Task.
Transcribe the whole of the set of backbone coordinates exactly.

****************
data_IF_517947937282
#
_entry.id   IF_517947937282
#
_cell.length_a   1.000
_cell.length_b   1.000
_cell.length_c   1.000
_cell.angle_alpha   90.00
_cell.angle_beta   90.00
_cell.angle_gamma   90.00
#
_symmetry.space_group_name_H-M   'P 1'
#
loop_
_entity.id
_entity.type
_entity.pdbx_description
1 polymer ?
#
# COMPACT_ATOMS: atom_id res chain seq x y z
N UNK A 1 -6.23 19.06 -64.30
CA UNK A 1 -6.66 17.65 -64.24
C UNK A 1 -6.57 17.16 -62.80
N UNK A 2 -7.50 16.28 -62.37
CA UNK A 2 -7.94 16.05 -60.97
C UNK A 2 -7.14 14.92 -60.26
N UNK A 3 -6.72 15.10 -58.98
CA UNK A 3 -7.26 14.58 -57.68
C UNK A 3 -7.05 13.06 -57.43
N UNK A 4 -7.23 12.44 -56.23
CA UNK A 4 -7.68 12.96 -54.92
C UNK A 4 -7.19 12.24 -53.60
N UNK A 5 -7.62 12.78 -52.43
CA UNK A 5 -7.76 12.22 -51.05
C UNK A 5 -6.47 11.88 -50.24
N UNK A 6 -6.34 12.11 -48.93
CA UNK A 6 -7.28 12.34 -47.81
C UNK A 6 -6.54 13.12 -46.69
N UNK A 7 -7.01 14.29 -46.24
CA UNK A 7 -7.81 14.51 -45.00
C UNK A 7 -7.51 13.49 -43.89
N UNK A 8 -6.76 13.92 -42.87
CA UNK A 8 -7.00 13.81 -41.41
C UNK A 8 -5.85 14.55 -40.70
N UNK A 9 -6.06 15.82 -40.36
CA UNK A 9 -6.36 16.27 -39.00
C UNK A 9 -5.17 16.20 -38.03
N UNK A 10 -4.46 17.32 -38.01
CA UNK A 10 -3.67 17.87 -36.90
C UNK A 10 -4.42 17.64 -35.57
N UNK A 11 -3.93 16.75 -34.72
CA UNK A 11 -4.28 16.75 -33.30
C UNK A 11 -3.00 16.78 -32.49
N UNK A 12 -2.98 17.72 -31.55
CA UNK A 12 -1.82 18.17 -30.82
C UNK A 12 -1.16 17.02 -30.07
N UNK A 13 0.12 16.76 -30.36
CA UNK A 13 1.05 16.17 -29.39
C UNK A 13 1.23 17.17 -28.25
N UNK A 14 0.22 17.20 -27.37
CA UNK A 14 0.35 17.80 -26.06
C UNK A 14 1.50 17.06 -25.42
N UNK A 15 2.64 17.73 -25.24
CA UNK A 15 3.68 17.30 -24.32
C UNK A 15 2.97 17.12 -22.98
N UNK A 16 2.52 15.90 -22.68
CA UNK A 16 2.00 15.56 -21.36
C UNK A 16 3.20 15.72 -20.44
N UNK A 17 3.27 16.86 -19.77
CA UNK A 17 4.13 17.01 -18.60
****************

data_IF_517947937282
#
_entry.id   IF_517947937282
#
_cell.length_a   1.000
_cell.length_b   1.000
_cell.length_c   1.000
_cell.angle_alpha   90.00
_cell.angle_beta   90.00
_cell.angle_gamma   90.00
#
_symmetry.space_group_name_H-M   'P 1'
#
loop_
_entity.id
_entity.type
_entity.pdbx_description
1 polymer ?
#
# COMPACT_ATOMS: atom_id res chain seq x y z
N UNK A 1 -6.23 19.06 -64.30
CA UNK A 1 -6.66 17.65 -64.24
C UNK A 1 -6.57 17.16 -62.80
N UNK A 2 -7.50 16.28 -62.37
CA UNK A 2 -7.94 16.05 -60.97
C UNK A 2 -7.14 14.92 -60.26
N UNK A 3 -6.72 15.10 -58.98
CA UNK A 3 -7.26 14.58 -57.68
C UNK A 3 -7.05 13.06 -57.43
N UNK A 4 -7.23 12.44 -56.23
CA UNK A 4 -7.68 12.96 -54.92
C UNK A 4 -7.19 12.24 -53.60
N UNK A 5 -7.62 12.78 -52.43
CA UNK A 5 -7.76 12.22 -51.05
C UNK A 5 -6.47 11.88 -50.24
N UNK A 6 -6.34 12.11 -48.93
CA UNK A 6 -7.28 12.34 -47.81
C UNK A 6 -6.54 13.12 -46.69
N UNK A 7 -7.01 14.29 -46.24
CA UNK A 7 -7.81 14.51 -45.00
C UNK A 7 -7.51 13.49 -43.89
N UNK A 8 -6.76 13.92 -42.87
CA UNK A 8 -7.00 13.81 -41.41
C UNK A 8 -5.85 14.55 -40.70
N UNK A 9 -6.06 15.82 -40.36
CA UNK A 9 -6.36 16.27 -39.00
C UNK A 9 -5.17 16.20 -38.03
N UNK A 10 -4.46 17.32 -38.01
CA UNK A 10 -3.67 17.87 -36.90
C UNK A 10 -4.42 17.64 -35.57
N UNK A 11 -3.93 16.75 -34.72
CA UNK A 11 -4.28 16.75 -33.30
C UNK A 11 -3.00 16.78 -32.49
N UNK A 12 -2.98 17.72 -31.55
CA UNK A 12 -1.82 18.17 -30.82
C UNK A 12 -1.16 17.02 -30.07
N UNK A 13 0.12 16.76 -30.36
CA UNK A 13 1.05 16.17 -29.39
C UNK A 13 1.23 17.17 -28.25
N UNK A 14 0.22 17.20 -27.37
CA UNK A 14 0.35 17.80 -26.06
C UNK A 14 1.50 17.06 -25.42
N UNK A 15 2.64 17.73 -25.24
CA UNK A 15 3.68 17.30 -24.32
C UNK A 15 2.97 17.12 -22.98
N UNK A 16 2.52 15.90 -22.68
CA UNK A 16 2.00 15.56 -21.36
C UNK A 16 3.20 15.72 -20.44
N UNK A 17 3.27 16.86 -19.77
CA UNK A 17 4.13 17.01 -18.60